Later in the hunt we watched one female leopard, with a damaged back leg, still out and about at mid-morning. By day three we had nine different leopards hitting our baits and four were big males. But we were not ready to sit yet.

Along the edge of the Save River we had found the Mac Daddy of leopards. Its tracks were huge. My PH spent years working for the game department in Rhodesia. After Robert Mugabe took over and the country became Zimbabwe, he became a PH and has worked at that ever since. In nearly 40 years of hunting leopards he said this was the biggest track he had ever seen. He has a system of measuring the back pad on the leopard’s foot with his thumbs. Anything larger than one and a half thumb-widths is a trophy. Two thumbs is a giant. This cat’s track was more than two and a half thumbs wide.

I figured I was bound for leopard-hunting immortality, until we talked with the chief game scout. He was in charge of anti-poaching efforts on the ranch and knew every square inch of the property.

“I know that leopard,” he told me with the musical lilt the Shona voice has when speaking English. “He lives on the big islands in the river. He comes out at night to breed, but he will not feed. He will not go to your baits. You will not shoot him.”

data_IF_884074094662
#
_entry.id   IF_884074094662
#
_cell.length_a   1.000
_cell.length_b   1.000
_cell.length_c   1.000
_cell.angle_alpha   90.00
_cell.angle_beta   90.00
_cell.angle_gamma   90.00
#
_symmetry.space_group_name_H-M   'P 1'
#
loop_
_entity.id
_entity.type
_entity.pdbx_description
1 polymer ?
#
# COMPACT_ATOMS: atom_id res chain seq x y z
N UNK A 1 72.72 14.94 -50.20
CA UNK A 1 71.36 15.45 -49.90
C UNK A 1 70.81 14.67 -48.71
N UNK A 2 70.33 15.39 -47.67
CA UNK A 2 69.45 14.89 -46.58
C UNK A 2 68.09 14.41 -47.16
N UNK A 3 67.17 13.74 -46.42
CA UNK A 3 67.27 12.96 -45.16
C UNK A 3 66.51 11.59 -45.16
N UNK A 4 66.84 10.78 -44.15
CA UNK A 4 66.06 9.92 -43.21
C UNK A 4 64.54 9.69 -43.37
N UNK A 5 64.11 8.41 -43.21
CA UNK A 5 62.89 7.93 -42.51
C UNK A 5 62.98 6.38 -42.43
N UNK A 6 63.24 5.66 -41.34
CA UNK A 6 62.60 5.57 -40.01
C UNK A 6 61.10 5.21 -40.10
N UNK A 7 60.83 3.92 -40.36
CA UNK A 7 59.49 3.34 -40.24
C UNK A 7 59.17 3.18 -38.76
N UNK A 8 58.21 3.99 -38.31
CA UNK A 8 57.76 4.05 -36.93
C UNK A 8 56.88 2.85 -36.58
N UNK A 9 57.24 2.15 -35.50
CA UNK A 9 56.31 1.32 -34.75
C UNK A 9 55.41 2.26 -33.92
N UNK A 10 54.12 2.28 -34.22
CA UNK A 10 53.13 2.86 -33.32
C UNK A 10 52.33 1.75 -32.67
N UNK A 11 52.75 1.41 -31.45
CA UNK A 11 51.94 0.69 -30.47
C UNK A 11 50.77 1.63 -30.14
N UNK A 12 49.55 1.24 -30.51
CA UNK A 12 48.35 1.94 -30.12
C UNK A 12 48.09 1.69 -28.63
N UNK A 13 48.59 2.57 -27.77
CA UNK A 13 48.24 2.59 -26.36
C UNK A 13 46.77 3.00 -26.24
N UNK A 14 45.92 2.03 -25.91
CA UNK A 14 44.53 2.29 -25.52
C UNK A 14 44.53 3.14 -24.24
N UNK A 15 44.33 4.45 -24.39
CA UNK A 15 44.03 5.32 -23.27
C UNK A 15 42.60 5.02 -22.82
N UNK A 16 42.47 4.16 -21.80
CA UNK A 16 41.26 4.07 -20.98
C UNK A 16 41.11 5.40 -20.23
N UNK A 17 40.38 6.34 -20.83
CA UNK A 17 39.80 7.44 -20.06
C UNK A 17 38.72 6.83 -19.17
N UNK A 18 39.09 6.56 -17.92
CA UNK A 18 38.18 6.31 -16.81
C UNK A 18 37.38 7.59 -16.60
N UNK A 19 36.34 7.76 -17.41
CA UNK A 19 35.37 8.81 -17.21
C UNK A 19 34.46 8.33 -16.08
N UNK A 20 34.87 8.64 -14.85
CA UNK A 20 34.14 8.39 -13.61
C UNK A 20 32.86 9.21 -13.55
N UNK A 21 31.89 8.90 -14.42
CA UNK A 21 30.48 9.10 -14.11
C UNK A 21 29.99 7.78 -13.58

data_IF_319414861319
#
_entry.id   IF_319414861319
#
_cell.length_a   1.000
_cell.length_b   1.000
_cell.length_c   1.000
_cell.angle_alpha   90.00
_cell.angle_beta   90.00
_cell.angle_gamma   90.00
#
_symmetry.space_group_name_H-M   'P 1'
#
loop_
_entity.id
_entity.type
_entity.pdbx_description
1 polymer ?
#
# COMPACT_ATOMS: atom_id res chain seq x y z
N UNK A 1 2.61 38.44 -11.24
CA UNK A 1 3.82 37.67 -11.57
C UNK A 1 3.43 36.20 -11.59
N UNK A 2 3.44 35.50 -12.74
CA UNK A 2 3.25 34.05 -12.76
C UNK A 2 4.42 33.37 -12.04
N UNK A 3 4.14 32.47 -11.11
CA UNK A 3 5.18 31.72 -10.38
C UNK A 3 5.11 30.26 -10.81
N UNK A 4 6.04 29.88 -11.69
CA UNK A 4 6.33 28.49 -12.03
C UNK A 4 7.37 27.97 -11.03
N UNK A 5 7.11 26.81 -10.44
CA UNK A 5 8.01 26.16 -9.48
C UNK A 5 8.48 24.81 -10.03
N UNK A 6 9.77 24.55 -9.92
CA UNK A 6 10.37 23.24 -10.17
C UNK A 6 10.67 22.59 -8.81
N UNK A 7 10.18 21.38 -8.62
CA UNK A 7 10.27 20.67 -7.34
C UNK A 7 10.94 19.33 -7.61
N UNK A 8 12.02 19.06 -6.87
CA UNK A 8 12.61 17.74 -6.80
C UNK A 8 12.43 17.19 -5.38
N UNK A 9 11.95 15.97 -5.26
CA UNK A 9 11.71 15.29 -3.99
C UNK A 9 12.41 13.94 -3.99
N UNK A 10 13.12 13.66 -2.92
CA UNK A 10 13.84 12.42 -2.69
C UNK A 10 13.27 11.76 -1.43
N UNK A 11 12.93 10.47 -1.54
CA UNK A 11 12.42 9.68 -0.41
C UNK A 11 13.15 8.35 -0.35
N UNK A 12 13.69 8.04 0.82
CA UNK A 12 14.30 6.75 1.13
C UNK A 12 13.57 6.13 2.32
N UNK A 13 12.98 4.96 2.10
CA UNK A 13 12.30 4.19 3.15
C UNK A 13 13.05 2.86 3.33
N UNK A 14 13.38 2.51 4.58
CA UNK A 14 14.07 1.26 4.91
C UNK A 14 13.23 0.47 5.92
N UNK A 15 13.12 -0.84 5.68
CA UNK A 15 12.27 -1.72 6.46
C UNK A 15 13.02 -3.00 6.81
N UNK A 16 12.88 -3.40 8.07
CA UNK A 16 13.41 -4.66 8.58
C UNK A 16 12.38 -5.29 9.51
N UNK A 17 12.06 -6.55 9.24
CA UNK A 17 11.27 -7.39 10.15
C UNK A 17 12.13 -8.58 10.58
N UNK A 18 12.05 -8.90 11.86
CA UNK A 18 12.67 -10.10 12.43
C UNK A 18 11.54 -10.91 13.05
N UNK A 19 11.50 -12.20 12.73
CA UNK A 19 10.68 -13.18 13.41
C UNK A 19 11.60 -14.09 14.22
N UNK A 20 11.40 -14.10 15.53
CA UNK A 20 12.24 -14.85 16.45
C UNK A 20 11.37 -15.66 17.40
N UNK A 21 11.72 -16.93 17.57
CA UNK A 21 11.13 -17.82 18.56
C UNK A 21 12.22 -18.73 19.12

Despite our plans to prove otherwise, he was right. Twice we found the big tom’s tracks where it had walked right past our baits during the night. This was one cool cat. It knew the rules and how to stay alive. Each time we found its tracks we decided to wait another day before sitting on a bait, hoping it would take a liking to one of our offerings.

The great thing about leopard hunting is that you have most of the day to hunt other things. It takes several hours to run the bait circuit, but it is all spent in good game country. We started with zebras. For a while they won the battle and I worried we would end this hunt without even hanging bait. But it finally turned my way, and my first animal of the safari was a big zebra taken after an exciting stalk.

In the next several days I took another zebra and a couple of impala, all for bait. I also managed to shoot a nice bushbuck and a rare, elusive bushpig while waiting for the leopards to cooperate. I passed on hundreds of warthogs looking for a big-toothed male. I also passed on dozens of kudu until connecting late in the hunt.

The problem with leopards hitting baits is there is an expiration date. A big male will usually hit a bait for no more than three nights before taking a break. The biggest male actually eating on our baits had already dined for three nights in a row and I had to make a decision: Keep trying to entice that huge but uncooperative leopard to a bait, or hunt one of the other males working the baits. After waiting at least a day longer than I should have, I came to my senses. The safari was almost half over and I still had not sat on leopard bait. It was time to let go of my dreams for the monster cat and try for one of the other males. (It turned out to be the correct decision. We left the baits in place and continued to check them every day. By the end of my 12-day safari, the big cat was still ignoring our efforts. I guess that game scout was right.)